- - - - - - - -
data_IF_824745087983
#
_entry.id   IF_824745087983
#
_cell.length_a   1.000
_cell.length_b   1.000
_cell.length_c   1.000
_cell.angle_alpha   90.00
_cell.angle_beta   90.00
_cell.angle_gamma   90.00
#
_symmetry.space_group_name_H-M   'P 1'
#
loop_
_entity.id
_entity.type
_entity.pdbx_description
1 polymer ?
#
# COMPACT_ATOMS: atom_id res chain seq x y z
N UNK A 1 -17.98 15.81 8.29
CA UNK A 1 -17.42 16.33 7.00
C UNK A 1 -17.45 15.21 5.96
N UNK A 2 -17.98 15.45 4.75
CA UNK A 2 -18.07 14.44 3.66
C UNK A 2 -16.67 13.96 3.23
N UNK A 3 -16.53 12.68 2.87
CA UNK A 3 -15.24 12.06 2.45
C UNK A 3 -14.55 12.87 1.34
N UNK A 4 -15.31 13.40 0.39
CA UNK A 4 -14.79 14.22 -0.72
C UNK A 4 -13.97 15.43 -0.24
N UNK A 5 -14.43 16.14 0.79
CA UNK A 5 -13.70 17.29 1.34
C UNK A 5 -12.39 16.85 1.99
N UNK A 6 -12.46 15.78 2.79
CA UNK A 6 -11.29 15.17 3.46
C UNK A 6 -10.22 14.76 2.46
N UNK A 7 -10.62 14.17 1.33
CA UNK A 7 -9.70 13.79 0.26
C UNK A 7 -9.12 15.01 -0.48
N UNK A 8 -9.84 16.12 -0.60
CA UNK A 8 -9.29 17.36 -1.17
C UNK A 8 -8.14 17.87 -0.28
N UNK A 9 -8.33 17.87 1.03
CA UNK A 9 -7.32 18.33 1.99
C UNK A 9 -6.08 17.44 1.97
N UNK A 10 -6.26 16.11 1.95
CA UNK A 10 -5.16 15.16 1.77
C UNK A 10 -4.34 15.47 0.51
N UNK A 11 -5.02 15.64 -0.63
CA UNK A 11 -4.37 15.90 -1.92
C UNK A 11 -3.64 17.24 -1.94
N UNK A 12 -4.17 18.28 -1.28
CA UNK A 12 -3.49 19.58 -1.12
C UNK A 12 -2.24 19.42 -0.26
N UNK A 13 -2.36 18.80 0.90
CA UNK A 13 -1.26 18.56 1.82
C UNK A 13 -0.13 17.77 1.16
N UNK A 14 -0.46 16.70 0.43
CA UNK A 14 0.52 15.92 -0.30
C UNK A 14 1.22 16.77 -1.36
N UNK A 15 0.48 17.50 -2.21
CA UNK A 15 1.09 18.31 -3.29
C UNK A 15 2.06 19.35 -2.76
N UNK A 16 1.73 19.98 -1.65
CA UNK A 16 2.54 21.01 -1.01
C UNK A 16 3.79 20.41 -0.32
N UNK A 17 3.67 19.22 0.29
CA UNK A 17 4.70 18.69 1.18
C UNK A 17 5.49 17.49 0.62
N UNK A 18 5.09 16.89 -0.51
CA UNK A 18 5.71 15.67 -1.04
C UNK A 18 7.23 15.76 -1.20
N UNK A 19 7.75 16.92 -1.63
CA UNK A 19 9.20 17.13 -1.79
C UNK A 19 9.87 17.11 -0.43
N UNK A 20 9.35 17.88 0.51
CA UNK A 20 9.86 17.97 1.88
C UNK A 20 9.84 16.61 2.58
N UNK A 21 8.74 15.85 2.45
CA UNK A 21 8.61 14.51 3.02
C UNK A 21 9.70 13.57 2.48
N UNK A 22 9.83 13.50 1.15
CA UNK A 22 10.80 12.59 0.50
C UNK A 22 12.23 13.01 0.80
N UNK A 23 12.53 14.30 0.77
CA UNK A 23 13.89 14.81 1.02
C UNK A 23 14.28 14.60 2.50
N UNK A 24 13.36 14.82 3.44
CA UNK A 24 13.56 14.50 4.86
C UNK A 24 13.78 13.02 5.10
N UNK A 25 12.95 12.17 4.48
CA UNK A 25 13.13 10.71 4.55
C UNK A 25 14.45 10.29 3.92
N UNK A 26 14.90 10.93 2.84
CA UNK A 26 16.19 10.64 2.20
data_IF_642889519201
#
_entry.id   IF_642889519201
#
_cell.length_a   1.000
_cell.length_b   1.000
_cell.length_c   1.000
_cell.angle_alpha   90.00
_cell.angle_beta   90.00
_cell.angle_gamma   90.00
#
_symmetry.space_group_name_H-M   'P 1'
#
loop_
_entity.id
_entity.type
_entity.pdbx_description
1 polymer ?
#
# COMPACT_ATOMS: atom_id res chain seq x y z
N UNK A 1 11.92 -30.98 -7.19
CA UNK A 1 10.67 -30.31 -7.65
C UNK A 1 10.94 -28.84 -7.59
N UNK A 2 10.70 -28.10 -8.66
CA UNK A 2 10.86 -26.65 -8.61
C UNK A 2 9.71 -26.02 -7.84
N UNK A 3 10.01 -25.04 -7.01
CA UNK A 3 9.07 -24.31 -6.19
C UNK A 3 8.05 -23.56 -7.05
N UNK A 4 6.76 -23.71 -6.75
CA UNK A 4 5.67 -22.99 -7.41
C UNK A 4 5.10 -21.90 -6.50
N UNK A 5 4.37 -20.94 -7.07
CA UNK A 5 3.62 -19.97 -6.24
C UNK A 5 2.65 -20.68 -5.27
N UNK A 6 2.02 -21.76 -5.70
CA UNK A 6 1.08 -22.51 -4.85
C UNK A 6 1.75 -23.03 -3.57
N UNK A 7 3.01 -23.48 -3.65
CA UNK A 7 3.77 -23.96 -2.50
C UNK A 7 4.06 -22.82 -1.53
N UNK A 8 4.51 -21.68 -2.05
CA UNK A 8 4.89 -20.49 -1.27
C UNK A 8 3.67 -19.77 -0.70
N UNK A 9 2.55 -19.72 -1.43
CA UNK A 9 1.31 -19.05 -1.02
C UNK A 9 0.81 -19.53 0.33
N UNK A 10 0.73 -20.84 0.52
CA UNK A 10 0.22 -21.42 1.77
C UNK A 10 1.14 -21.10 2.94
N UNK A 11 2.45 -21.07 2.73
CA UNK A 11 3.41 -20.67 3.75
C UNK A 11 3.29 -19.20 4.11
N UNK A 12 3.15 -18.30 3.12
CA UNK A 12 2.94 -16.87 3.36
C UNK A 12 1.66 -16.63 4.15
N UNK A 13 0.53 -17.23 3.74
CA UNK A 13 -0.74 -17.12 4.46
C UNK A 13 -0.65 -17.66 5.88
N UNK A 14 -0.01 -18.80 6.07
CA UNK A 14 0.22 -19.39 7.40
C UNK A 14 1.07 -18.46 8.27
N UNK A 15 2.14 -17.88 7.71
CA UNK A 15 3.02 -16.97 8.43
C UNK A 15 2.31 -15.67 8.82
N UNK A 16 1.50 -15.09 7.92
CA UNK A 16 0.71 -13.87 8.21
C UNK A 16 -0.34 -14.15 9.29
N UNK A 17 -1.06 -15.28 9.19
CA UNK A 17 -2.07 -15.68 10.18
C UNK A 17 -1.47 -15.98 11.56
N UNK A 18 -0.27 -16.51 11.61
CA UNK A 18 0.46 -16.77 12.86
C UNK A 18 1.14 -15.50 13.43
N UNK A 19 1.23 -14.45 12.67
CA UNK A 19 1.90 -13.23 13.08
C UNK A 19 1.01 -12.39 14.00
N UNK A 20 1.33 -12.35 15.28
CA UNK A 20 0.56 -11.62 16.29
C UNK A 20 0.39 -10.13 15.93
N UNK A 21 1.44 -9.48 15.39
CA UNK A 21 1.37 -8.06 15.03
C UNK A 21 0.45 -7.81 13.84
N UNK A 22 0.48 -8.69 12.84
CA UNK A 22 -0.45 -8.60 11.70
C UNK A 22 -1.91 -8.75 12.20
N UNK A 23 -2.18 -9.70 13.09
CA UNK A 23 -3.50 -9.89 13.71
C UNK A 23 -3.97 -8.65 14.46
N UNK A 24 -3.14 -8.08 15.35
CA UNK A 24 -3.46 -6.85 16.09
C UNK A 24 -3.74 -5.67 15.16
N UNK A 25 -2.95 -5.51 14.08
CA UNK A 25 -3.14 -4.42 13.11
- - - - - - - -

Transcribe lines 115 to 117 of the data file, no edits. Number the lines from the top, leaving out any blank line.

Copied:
1 polymer ?
#
# COMPACT_ATOMS: atom_id res chain seq x y z